Criminal justice is a large and growing career field encompassing jobs in law enforcement, corrections, policy analysis, court administration, law and intelligence. With the growing demand for skilled employees to fill roles in the Kansas City metro and nationally, KU’s School of Professional Studies is launching two new bachelor’s degrees in criminal justice, a Bachelor of Arts (B.A.) and a Bachelor of Science (B.S.) This allows students to tailor the degree to meet their career goals.
The B.A. in Criminal Justice includes more courses in humanities, while the B.S. in Criminal Justice consists of more hands-on classes and lab work. Both criminal justice degrees require a nine-hour concentration in either Law Enforcement Leadership or Law and Society.
The Law Enforcement Leadership concentration includes courses in Racial Justice and the Criminal Justice System, Public Service Leadership and Principles of Social Problems. It is based on the fact that law enforcement officers often need additional education to advance their careers. According to the U.S. Bureau of Labor Statistics, there are more than a half-million people employed as police officers and sheriffs nationwide with a median salary of $65,790 a year. While individuals may start their careers in law enforcement without a college degree, many departments require a degree once they become supervisors.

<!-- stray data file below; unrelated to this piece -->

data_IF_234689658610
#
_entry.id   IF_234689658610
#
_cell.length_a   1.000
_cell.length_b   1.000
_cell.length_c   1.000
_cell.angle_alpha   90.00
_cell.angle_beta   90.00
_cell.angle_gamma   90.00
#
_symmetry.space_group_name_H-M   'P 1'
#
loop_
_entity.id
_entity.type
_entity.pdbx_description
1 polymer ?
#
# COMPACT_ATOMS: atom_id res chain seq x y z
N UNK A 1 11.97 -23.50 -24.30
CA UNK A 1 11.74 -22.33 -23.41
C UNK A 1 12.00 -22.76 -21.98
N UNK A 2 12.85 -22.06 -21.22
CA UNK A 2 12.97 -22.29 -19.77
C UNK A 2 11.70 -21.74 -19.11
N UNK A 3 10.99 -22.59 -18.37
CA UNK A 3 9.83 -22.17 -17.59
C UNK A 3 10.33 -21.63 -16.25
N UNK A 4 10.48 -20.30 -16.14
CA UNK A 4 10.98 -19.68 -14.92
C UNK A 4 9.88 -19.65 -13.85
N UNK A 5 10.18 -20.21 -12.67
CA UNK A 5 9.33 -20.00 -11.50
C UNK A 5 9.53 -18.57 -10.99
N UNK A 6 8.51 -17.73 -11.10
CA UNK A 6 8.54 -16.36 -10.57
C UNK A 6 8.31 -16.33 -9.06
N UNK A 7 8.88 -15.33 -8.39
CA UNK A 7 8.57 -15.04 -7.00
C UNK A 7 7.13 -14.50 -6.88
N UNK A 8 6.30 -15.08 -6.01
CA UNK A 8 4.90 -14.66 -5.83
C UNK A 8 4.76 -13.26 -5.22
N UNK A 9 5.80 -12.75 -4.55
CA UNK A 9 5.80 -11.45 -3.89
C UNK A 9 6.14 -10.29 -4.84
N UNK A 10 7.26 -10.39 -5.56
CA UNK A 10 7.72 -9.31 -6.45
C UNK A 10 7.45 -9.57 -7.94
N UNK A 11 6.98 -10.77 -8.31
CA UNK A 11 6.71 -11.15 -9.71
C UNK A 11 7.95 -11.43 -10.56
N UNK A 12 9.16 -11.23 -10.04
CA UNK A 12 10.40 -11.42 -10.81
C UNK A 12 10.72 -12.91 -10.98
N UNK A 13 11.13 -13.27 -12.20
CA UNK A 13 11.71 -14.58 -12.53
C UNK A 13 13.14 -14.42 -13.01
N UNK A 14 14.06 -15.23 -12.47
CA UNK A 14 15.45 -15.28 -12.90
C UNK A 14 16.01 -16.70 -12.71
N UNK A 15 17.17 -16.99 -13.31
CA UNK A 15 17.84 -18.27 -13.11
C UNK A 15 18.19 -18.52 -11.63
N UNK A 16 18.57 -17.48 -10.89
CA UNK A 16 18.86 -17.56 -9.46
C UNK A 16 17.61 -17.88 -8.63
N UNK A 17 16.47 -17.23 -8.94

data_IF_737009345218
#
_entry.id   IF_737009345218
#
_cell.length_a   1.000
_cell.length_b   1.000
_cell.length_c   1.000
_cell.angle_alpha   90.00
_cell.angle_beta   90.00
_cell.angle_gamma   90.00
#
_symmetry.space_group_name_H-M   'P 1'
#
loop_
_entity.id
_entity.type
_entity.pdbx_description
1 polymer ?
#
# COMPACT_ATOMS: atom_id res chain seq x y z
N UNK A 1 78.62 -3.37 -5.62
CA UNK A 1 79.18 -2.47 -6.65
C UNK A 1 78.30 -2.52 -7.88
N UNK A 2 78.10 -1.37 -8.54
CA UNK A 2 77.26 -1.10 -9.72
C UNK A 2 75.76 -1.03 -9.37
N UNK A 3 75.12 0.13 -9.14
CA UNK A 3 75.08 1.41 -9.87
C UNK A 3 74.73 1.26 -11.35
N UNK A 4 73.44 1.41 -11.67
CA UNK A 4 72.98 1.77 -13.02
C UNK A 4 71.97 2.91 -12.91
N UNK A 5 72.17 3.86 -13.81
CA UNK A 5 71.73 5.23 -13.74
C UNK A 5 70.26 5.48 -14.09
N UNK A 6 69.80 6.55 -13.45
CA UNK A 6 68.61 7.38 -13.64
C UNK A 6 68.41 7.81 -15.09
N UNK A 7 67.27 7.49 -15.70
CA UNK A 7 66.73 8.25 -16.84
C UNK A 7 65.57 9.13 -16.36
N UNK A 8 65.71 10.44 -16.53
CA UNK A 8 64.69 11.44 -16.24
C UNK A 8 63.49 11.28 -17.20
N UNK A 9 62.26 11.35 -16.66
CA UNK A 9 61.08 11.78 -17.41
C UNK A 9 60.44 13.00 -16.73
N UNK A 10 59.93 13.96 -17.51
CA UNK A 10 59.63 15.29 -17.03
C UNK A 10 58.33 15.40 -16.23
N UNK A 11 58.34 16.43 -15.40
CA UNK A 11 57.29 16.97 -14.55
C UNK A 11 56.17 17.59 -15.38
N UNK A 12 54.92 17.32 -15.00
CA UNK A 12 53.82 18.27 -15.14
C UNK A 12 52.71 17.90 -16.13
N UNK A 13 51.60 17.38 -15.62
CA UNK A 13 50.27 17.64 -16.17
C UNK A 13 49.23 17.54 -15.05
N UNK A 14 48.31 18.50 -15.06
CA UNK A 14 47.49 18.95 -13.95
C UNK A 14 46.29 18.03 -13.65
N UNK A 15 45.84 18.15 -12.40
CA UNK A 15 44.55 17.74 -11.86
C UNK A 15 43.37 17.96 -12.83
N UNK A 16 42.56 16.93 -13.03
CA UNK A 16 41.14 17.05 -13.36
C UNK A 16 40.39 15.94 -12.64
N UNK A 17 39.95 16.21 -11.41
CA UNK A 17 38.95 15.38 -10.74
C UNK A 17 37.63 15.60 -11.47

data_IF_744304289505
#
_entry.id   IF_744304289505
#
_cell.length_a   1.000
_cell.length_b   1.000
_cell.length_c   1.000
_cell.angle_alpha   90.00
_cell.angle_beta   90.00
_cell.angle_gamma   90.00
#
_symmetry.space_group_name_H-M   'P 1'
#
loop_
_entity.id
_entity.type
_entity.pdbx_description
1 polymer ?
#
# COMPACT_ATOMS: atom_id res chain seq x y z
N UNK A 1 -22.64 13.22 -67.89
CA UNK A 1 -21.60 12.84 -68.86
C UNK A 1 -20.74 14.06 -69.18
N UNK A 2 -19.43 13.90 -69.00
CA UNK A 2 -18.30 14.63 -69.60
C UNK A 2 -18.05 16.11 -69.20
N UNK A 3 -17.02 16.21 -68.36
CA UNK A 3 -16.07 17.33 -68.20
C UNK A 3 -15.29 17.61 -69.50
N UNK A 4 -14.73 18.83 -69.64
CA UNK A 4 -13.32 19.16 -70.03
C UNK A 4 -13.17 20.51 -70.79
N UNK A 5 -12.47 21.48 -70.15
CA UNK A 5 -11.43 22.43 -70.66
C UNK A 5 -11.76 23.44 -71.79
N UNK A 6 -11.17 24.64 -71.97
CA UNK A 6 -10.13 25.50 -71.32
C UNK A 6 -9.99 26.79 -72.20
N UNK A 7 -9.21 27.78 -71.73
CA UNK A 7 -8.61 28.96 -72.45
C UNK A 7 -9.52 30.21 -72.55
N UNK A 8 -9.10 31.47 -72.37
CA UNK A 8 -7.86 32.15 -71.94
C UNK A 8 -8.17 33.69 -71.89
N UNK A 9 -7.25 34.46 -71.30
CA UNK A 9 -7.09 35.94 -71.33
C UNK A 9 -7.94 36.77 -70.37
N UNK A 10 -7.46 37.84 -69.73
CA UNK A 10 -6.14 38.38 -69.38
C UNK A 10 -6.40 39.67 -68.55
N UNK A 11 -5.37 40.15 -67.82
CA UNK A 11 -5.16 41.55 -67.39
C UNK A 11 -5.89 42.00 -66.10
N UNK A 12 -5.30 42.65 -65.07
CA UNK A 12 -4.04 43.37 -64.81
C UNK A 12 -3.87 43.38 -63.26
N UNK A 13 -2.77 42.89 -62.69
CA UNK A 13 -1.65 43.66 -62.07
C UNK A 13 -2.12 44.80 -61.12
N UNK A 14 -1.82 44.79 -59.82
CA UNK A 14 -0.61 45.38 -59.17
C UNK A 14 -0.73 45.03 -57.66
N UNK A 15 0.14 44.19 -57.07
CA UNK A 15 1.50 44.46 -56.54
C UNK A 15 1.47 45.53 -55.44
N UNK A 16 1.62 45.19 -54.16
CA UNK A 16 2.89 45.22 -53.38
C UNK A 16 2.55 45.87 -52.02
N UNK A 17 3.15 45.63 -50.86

The Law and Society concentration examines how the law works in practice in public administration, courts, the nonprofit sector, policy, policing and the justice system, with courses like The Pursuit of Rights: Law, Democracy, and Power.
Stuart Day, dean of the KU Edwards Campus and School of Professional Studies, said this new program addresses a growing demand for employees with these skill sets across the Kansas City area.
“These new degrees provide students with a broad foundation in criminal justice,” Day said, “and flexibility to tailor their degree to prepare them for the careers that interest them the most.”
The Greater Kansas City area has a strong workforce presence in protective and legal professions. According to the Occupational Report for Law, Public Safety, Corrections and Security, there are more than 32,000 jobs regionally in this sector and, recently, there were more than 400 active jobs postings that required a bachelor’s degree.
Students can complete the program on the Edwards Campus, but it is also possible to complete a KU bachelor’s degree in criminal justice entirely online. The degrees are designed for transfer students who already earned an associate degree or equivalent hours and have a strong interest in understanding how agencies and institutions function as part of the criminal justice system. These degree programs focus on different ideas of justice and understanding the impact the justice system has on the lives of individuals and communities.
The first bachelor’s in criminal justice classes will be offered in spring 2024.
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